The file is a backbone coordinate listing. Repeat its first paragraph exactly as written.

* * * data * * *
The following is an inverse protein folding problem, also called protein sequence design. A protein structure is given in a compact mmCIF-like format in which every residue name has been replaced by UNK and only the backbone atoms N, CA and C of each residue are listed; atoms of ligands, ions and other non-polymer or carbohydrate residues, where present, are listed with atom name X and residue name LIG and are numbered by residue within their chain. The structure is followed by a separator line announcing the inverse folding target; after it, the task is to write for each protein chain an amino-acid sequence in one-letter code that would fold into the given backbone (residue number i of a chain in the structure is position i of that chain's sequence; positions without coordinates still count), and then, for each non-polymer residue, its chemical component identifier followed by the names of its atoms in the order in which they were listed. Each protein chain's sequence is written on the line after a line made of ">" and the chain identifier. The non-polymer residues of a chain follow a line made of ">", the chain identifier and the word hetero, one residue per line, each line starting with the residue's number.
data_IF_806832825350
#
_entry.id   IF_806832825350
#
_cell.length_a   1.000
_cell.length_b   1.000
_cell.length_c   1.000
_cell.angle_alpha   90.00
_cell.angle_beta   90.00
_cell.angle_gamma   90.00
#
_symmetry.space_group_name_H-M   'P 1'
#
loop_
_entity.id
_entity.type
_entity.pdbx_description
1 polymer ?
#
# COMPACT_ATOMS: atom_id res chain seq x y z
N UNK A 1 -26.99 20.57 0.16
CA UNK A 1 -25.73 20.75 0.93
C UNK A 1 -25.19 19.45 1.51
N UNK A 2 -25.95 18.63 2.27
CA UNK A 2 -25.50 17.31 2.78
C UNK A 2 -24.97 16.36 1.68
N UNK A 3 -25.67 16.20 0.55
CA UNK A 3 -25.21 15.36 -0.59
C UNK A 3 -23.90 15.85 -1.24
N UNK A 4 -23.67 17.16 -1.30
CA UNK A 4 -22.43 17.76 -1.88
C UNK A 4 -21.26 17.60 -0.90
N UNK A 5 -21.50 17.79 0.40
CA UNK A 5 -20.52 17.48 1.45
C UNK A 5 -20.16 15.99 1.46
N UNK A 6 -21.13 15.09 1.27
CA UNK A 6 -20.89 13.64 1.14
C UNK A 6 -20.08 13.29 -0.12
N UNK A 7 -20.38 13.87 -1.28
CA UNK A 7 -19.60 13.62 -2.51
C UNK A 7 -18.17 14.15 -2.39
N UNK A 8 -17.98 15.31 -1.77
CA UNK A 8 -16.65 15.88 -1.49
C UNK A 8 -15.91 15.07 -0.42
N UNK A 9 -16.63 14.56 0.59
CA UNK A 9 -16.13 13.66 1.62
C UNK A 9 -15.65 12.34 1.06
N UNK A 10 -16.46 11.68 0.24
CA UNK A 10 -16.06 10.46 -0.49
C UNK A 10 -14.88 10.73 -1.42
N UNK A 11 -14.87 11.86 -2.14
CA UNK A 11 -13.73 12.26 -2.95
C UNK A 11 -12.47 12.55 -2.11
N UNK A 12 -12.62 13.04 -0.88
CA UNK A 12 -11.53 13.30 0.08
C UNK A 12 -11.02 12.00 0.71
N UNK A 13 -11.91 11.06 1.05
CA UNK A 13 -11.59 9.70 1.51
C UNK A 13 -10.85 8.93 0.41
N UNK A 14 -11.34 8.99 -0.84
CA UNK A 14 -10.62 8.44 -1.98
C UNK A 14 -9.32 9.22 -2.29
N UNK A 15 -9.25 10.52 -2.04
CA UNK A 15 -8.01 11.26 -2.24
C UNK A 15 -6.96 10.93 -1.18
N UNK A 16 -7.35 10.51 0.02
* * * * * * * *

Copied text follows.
The following is an inverse protein folding problem, also called protein sequence design. A protein structure is given in a compact mmCIF-like format in which every residue name has been replaced by UNK and only the backbone atoms N, CA and C of each residue are listed; atoms of ligands, ions and other non-polymer or carbohydrate residues, where present, are listed with atom name X and residue name LIG and are numbered by residue within their chain. The structure is followed by a separator line announcing the inverse folding target; after it, the task is to write for each protein chain an amino-acid sequence in one-letter code that would fold into the given backbone (residue number i of a chain in the structure is position i of that chain's sequence; positions without coordinates still count), and then, for each non-polymer residue, its chemical component identifier followed by the names of its atoms in the order in which they were listed. Each protein chain's sequence is written on the line after a line made of ">" and the chain identifier. The non-polymer residues of a chain follow a line made of ">", the chain identifier and the word hetero, one residue per line, each line starting with the residue's number.